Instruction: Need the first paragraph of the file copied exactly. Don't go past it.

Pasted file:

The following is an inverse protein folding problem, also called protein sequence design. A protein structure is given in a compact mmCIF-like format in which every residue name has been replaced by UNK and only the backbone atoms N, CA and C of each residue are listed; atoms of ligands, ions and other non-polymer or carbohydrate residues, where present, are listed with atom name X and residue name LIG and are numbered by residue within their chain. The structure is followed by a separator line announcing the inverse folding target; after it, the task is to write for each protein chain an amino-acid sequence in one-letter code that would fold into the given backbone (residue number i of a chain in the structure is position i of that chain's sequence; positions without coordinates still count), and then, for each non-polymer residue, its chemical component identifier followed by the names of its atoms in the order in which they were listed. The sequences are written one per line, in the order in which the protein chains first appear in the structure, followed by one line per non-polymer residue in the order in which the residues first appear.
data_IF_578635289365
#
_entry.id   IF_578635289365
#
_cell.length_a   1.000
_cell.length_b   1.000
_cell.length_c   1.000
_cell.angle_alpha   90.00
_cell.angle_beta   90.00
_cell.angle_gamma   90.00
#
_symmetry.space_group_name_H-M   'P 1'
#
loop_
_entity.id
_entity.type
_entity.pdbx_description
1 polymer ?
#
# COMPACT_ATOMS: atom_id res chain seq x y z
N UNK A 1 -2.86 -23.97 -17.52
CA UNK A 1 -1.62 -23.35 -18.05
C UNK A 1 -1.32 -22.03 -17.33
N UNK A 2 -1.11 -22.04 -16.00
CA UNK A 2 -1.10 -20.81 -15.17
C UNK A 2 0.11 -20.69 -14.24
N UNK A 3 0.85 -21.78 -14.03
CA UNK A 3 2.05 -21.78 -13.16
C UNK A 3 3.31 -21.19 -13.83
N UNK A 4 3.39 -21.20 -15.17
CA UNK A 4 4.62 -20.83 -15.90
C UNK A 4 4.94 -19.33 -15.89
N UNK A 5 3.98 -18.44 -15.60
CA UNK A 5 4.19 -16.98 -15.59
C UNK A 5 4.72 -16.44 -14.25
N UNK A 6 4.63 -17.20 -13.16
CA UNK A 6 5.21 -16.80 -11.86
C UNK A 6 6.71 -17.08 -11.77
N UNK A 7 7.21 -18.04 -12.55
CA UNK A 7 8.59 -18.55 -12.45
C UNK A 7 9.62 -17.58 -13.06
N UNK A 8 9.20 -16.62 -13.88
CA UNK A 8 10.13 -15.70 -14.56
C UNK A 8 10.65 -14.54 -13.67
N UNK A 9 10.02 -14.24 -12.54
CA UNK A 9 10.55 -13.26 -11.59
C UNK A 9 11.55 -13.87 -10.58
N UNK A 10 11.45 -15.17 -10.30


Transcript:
The following is an inverse protein folding problem, also called protein sequence design. A protein structure is given in a compact mmCIF-like format in which every residue name has been replaced by UNK and only the backbone atoms N, CA and C of each residue are listed; atoms of ligands, ions and other non-polymer or carbohydrate residues, where present, are listed with atom name X and residue name LIG and are numbered by residue within their chain. The structure is followed by a separator line announcing the inverse folding target; after it, the task is to write for each protein chain an amino-acid sequence in one-letter code that would fold into the given backbone (residue number i of a chain in the structure is position i of that chain's sequence; positions without coordinates still count), and then, for each non-polymer residue, its chemical component identifier followed by the names of its atoms in the order in which they were listed. The sequences are written one per line, in the order in which the protein chains first appear in the structure, followed by one line per non-polymer residue in the order in which the residues first appear.